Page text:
Has anyone noticed how there has been a rush by many music labels to re-release back catalogues of famous artists, with the excuse of 'remastering' and 'now with previously unavailable bonus tracks'? It's been a huge trend in heavy rock, I can tell you right now. Let me list all the hard rock artists of which I know have been re-released: Black Sabbath (twice); Blue Oyster Cult (in progress); Judas Priest; Ozzy Osbourne (now for the second time); Robin Trower (by two different labels); Iron Maiden (even independently of the current trend, fully five or six times now); KI$$ (since that damn tour, I always spell it that way); The Ramones; Ted Nugent; Jimi Hendrix (several times now, including after his family got control of his catalogue); Venom (but it was about time for them); Nazareth; Badlands; Thin Lizzy; many, many more.
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For one, I am sick of Iron Maiden for their mistreatment of American fans in the first place; I'm sure as hell not going to buy yet another edition of their entire damn catalogue. It's getting to seem like they're doing this every year, as they've as much as said onstage that they expect their fans, particularly Americans, to buy each edition. This is preposterous. I'm not buying Bruce Dickinson another waterski or snowmobile. Yet, because Iron Maiden managed to mold themselves into the most merchandisable entity in heavy metal or hard rock, they're able to get away with it. Talk about a cash cow. And then you have KI$$...
I personally don't mind the trend in and of itself; I love my BOC remasters because they're giving us some great insights on the development of some of these songs. Judas Priest did the same thing, and gave us some truly rare live tracks that I am enjoying even as I write this. I'd never heard a (good) version of 'Starbreaker' live before. (This is found on the remastered edition of 'Unleashed in the East', which was always the greatest live metal album of all time but is now better, in my opinion.)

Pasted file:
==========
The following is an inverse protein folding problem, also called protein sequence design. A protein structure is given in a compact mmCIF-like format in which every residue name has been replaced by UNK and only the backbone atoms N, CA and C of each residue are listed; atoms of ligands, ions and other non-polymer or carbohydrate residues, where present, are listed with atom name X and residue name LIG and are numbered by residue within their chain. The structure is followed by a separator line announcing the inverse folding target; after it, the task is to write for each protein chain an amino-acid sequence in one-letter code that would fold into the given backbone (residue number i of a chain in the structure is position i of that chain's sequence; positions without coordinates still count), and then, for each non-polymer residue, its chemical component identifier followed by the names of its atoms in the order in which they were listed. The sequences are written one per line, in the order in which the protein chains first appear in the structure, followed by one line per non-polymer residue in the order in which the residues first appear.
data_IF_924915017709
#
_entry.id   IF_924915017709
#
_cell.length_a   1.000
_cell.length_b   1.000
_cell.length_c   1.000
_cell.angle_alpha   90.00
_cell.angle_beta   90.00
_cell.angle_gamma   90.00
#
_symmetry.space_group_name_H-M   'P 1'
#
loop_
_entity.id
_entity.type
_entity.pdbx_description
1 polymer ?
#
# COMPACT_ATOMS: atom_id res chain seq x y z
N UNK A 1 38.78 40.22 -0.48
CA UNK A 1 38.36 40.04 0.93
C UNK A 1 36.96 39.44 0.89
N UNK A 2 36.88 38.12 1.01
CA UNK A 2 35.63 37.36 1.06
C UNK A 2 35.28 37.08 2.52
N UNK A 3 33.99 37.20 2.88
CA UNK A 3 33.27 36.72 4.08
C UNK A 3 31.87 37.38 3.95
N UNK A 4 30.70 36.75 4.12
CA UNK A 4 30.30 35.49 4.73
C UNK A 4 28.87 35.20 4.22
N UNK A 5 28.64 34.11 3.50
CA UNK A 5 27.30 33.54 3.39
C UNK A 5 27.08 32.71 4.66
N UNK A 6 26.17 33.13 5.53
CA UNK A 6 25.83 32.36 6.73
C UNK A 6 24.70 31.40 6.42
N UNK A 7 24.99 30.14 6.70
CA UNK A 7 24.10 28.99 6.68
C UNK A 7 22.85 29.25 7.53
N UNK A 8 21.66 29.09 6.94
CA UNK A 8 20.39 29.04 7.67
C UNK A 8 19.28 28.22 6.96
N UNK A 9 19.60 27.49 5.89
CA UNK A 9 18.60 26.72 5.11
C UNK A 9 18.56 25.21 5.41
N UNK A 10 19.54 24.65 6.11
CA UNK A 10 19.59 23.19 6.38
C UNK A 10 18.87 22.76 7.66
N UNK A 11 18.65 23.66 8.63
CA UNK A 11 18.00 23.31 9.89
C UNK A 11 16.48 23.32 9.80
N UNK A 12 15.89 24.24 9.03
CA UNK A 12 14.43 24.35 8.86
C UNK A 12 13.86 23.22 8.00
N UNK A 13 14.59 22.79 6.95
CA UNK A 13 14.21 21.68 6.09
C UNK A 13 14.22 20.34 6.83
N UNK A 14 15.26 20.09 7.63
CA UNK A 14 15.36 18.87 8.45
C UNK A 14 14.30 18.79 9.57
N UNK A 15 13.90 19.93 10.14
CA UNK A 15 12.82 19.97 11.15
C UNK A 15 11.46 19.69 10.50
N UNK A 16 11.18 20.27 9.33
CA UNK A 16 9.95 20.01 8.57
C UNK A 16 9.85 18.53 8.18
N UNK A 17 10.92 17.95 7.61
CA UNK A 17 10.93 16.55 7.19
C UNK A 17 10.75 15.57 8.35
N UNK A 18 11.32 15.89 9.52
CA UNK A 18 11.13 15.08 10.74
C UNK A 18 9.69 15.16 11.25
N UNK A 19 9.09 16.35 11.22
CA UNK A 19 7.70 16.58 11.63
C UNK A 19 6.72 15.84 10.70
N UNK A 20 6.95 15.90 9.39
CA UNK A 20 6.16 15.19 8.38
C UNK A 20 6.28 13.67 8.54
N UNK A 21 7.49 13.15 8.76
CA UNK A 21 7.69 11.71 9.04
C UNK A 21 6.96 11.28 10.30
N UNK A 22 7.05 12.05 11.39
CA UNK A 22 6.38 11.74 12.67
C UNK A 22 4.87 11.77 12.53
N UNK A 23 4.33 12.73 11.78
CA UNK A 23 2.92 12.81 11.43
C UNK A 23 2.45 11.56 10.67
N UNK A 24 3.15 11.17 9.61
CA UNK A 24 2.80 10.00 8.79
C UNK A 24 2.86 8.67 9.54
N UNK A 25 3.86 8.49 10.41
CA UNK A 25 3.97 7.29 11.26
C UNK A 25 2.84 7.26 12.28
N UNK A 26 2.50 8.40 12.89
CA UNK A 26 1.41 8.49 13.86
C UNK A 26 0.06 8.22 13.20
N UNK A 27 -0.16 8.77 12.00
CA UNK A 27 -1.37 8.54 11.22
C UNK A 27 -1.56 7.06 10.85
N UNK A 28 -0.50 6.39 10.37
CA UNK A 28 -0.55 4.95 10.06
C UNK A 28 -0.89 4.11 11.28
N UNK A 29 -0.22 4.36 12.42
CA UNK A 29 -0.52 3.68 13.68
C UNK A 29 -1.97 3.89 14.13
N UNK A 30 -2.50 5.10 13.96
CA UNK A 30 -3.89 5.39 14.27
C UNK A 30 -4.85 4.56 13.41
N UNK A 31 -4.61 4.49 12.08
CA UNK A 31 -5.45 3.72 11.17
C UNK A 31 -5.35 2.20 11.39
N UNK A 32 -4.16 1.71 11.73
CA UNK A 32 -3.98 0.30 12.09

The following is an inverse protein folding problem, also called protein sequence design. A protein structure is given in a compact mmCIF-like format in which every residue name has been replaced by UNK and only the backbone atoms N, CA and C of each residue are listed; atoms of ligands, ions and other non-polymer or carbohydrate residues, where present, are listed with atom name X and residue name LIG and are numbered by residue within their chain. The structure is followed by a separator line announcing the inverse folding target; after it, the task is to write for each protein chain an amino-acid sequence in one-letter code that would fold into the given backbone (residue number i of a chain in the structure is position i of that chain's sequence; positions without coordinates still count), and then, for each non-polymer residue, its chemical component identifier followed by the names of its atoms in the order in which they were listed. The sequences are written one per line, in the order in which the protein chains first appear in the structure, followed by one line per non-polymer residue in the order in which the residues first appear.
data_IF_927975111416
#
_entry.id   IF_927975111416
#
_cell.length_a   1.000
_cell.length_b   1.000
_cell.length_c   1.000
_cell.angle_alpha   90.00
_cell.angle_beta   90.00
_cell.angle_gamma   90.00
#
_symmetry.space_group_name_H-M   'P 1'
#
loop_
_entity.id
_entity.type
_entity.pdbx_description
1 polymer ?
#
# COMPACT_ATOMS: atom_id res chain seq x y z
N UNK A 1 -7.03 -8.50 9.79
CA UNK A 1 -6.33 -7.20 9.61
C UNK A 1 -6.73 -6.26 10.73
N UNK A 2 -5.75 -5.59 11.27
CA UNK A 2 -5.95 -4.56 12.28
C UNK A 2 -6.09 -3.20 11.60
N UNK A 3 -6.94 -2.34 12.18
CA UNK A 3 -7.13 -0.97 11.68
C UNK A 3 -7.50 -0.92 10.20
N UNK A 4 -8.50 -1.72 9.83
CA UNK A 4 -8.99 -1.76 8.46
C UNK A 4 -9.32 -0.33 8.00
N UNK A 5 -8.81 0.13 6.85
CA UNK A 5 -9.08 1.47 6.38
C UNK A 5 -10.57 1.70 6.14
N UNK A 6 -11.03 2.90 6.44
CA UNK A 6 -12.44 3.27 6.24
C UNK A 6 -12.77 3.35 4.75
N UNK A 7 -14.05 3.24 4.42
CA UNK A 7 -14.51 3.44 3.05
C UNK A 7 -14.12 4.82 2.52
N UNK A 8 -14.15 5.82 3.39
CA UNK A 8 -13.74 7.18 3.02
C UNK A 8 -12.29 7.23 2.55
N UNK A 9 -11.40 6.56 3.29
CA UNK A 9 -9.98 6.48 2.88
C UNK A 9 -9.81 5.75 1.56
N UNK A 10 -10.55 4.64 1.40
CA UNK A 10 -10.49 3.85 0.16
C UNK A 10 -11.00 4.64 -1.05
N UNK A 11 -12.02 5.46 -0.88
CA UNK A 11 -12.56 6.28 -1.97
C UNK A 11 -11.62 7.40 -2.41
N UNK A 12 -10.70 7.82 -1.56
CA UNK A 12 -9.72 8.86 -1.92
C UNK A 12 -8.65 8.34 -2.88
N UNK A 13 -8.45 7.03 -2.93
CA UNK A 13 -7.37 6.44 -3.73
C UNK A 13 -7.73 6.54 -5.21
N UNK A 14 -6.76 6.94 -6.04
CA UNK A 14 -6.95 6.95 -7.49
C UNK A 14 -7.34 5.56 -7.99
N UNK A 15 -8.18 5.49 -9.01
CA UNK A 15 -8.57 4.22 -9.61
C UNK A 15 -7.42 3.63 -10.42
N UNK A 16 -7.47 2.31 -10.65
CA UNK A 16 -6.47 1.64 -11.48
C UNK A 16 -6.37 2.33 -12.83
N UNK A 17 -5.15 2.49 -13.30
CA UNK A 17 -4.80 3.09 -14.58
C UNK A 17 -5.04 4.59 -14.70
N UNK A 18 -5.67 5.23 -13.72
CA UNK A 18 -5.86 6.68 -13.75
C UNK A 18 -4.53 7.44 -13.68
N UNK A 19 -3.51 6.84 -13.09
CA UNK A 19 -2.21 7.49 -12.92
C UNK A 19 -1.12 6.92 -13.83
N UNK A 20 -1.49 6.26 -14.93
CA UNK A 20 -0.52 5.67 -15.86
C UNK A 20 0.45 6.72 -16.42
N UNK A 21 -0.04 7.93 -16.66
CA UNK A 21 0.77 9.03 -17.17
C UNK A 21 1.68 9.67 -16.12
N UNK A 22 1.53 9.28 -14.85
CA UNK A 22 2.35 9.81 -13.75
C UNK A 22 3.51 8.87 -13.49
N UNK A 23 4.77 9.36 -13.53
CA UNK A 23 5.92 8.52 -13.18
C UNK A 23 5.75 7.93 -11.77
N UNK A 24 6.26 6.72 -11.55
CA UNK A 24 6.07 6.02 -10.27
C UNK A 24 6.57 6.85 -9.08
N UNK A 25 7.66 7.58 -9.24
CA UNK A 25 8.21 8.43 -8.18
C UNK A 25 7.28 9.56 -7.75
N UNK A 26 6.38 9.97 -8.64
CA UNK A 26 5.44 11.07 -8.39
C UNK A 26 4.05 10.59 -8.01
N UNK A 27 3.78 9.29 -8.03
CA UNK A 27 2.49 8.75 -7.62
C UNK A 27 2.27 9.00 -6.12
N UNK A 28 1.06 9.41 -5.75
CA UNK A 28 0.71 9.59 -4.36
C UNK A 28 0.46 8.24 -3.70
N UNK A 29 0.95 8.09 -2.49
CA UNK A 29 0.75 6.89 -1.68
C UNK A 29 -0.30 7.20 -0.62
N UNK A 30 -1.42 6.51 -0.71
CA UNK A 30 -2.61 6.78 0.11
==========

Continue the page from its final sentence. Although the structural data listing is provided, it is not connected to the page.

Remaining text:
The Black Sabbath remasters are plain jane, with no extras except for 'Evil Woman' being included on their first album's re-release and a little cardbox coming on 'Master of Reality' to commemorate the original emblazoned album sleeve with the lyrics on the back. ('MoR' is actually a famous album just for that alone'.) Castle Records, which reissued Sabbath, Maiden and Nazareth (and more I assume), all remastered, even bought the rights to the infamous 'Live at Last' live album with Ozzy Osbourne (from the 1972 'Vol. 4' tour), and released that remastered with the rest of the set. (This is despite the fact that Sabbath have always regarded this live set as a bootleg.) This goes to show that when it's done right, it's good for the fans.
Iron Maiden beats a dead horse like a wife-beating necrophiliac with a ballpeen hammer. The last edition I bought of their CD's, in 1998/99, was remastered with video and other content, out the wazoo. There was even a contest. I collected them all and was very happy. However, just two years before that, I'd collected the entire set (again, and I've had them all on vinyl, cassette and original CD) in double-CD format with the old, hard-to-get imported singles. (Remember Maiden's take on Jethro Tull's 'Cross-Eyed Mary'?). So, how many freakin' times have I bought Iron Maiden's entire catalogue? I don't even wanna talk about it.
I don't even own any of their stuff anymore, because of their rockstar attitude and their anti-American gripe, and I put a personal fortune into those ... wankers ... over the years since I was fifteen years old. At this writing, that's twenty years for me, folks. Screw Iron Maiden; they've just released yet another edition of their entire catalogue and apparently the market is still not saturated. Well, I am.
So, is this a rant or not? It's both. I think it's interesting to point out that the trend of remastering and re-releasing the back catalogues of famous artists is seeing both innovation and abuse. I'm sure there are many, many more examples of both that people listening to other genres and other artists could name beyond what I've listed here.
Let's just chalk it up to another case of 'Caveat Emptor': 'Let the Buyer Beware'.